Asters get their name from the Latin word for “star,” and their flowers are indeed the superstars of the fall garden. Some types of this native plant can reach up to 6 feet with flowers in white and pinks but also, perhaps most strikingly, in rich purples and showy lavenders. Not all asters are fall bloomers. Extend the season by growing some of the summer bloomers, as well. Some are naturally compact; tall types that grow more than 2 feet tall benefit from staking or an early-season pinching or cutting back by about one-third in July or so to keep the plant more compact.
Perennial, Part Sun Part Shade, Drought Tolerant, Good for Containers, Low Maintenance
No fall garden should be without toad lilies. These Asian curiosities bloom with orchid-like flowers that demand a close look, when the garden is winding down in fall. They do best in light shade in humus-rich soil that retains moisture, and are suitable for borders or less formal parts of the garden and among shrubs gradually becoming large clumps. Some self-seed but not aggressively.
Perennial, Part Sun Part Shade, Drought Tolerant, Good for Containers, Low Maintenance, Deer Resistant
It’s time to debunk a garden myth: Goldenrod does not aggravate allergies! The pollen is too heavy to fly in the wind and instead sticks to the legs of the insects and butterflies that feed on its nectar. It’s one of the most glorious flowers of late summer and early autumn, with the wild type blanketing ditches and other open, moist sunny places. In your own garden, choose the hybridized types that are shorter, longer-blooming, and don’t spread out of control. Divide or take cuttings of these to increase your supply; seed will not come true.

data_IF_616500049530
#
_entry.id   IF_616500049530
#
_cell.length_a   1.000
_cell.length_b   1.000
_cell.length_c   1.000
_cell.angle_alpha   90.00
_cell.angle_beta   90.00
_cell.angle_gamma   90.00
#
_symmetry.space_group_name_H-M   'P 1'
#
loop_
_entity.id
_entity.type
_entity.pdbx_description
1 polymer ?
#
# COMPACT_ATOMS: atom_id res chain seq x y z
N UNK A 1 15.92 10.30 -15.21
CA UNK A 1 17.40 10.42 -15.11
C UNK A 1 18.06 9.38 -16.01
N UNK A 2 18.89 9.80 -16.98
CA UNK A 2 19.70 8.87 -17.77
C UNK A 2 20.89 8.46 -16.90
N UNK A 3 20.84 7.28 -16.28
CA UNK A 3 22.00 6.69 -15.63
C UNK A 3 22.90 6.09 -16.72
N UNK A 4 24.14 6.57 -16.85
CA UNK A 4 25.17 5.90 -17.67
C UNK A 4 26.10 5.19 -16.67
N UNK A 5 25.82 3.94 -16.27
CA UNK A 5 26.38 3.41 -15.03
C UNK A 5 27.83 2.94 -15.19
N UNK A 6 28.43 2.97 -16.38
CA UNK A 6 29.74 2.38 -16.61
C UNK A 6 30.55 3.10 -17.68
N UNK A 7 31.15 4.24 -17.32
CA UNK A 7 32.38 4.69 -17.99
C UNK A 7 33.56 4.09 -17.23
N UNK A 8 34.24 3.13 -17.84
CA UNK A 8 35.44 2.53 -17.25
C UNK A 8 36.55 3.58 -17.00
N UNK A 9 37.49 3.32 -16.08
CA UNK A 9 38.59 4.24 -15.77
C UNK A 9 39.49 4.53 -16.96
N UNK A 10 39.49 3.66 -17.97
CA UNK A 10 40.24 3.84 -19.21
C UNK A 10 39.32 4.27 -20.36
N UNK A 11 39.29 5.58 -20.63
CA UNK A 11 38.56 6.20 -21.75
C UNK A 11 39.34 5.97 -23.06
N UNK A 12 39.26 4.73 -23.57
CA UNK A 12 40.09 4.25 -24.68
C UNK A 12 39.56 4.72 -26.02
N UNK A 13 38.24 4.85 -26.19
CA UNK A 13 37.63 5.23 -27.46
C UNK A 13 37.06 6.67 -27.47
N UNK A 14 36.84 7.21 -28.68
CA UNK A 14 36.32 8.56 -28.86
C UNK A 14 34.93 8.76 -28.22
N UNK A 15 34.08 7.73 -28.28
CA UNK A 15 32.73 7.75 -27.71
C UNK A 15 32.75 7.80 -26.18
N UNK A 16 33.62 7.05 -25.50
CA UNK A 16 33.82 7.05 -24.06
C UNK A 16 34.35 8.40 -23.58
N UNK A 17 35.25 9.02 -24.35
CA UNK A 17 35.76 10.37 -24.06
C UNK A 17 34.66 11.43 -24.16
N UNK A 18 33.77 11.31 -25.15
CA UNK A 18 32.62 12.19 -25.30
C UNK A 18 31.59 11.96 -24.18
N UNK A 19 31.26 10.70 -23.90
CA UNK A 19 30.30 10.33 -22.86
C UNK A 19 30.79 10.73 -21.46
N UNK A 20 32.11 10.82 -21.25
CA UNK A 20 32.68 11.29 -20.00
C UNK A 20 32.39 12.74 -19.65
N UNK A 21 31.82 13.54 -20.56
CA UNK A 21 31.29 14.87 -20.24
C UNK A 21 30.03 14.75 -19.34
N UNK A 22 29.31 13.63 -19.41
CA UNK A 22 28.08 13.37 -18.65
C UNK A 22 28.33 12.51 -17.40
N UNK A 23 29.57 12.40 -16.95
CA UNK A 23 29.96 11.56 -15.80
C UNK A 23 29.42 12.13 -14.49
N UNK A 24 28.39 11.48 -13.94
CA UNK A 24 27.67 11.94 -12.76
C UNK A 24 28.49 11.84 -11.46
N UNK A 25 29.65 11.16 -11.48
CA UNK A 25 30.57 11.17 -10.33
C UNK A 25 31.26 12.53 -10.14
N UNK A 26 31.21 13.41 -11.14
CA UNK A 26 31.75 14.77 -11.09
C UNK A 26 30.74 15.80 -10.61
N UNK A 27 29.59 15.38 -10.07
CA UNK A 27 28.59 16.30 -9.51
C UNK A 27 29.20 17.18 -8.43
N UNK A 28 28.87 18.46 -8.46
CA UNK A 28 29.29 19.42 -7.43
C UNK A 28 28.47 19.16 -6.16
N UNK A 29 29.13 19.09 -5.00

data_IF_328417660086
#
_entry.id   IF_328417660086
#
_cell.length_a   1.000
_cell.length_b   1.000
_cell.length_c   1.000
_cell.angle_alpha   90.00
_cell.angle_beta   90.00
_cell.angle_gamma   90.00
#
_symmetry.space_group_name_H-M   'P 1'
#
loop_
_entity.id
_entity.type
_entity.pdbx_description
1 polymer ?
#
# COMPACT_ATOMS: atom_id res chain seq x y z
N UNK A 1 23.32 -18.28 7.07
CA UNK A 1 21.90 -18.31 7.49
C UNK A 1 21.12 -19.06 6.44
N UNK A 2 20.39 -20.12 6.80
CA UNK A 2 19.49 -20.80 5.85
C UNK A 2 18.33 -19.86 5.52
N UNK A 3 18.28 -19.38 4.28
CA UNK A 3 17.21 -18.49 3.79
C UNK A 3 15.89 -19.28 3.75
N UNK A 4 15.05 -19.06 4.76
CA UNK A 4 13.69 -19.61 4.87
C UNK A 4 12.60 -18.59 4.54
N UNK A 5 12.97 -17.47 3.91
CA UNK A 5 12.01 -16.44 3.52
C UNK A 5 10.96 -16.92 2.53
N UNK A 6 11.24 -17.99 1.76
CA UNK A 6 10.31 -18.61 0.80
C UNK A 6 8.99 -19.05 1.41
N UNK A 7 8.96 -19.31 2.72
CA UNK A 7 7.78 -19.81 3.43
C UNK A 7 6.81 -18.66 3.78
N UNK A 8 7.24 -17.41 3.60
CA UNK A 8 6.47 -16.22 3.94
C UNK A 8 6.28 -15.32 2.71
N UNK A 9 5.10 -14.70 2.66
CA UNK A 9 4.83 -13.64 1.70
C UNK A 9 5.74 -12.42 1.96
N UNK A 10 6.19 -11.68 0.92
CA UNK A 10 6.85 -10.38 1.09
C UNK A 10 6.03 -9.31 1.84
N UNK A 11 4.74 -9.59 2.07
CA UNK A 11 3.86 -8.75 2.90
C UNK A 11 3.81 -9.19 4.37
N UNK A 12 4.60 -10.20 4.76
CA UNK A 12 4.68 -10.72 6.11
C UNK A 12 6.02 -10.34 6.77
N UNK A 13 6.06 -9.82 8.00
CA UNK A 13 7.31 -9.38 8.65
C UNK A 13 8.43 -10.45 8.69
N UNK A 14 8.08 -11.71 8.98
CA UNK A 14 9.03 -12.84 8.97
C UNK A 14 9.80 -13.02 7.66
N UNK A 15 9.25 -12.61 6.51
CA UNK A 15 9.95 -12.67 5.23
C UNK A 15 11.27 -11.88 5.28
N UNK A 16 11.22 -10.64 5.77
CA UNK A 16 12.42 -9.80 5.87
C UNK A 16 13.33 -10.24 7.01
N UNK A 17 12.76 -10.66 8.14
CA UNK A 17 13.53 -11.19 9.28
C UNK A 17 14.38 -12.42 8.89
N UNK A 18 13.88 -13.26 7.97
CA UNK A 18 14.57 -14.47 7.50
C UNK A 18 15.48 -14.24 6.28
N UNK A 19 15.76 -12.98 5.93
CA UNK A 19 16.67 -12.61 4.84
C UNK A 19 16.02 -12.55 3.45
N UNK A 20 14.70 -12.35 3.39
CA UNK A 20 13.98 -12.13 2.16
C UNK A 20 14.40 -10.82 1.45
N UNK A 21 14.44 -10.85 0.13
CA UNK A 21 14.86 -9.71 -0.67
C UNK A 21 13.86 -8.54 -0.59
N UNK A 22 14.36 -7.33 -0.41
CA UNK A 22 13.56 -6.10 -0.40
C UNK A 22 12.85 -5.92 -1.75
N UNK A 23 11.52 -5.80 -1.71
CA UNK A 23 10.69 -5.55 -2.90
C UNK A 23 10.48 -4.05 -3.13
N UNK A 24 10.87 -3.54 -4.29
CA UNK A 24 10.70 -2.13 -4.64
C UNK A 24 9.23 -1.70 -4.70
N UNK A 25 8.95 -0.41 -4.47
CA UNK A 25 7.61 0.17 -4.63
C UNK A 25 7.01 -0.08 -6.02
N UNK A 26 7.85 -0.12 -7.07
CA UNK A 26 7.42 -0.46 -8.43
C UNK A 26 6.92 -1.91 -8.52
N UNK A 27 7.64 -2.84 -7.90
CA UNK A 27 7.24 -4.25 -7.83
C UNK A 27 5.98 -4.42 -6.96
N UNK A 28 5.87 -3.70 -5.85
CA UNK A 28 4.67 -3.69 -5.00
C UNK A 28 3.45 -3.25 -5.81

Perennial, Full Sun, Deer Resistant, Drought Tolerant, Low Maintenance
A big, bodacious, beautiful plant, perennial sunflower is imposingly tall and floppy with large (up to 4-inch), bright yellow flowers that form in loose clusters. Most of these natives thrive in full sun and are not fussy about soil. The taller ones may need support. Excellent for cut flowers.
Perennial, Part Sun and Full Sun, Drought Tolerant, Good For Containers, Low Maintenance
This native perennial gets its name from the shape of its unusual flowers, which resemble the heads of snapping turtles. It’s a good choice for heavy, wet soils and spreads to form dense colonies of upright stems bearing pink, rose, or white flowers from late summer into fall. It grows best in some shade, but tolerates full sun with adequate moisture.
With these ideas you should be ready to start planting your fall window box! And remember, for best results: think outside the box, but plant inside of it! We want to see what you’ve come up with online! Tag us in your Instagram posts with the hashtag #YourAwesomePics0123 we’ll try our best to comment back. You never know, you may also pick up a few new followers from the hashtag! These days, getting followers on Instagram seems to be ‘the thing’ and what a better way to get some with sharing your lovely flowers?! You can also go on socialfollow, a site which helps that in-need of some followers! We’ll keep an eye out for the #!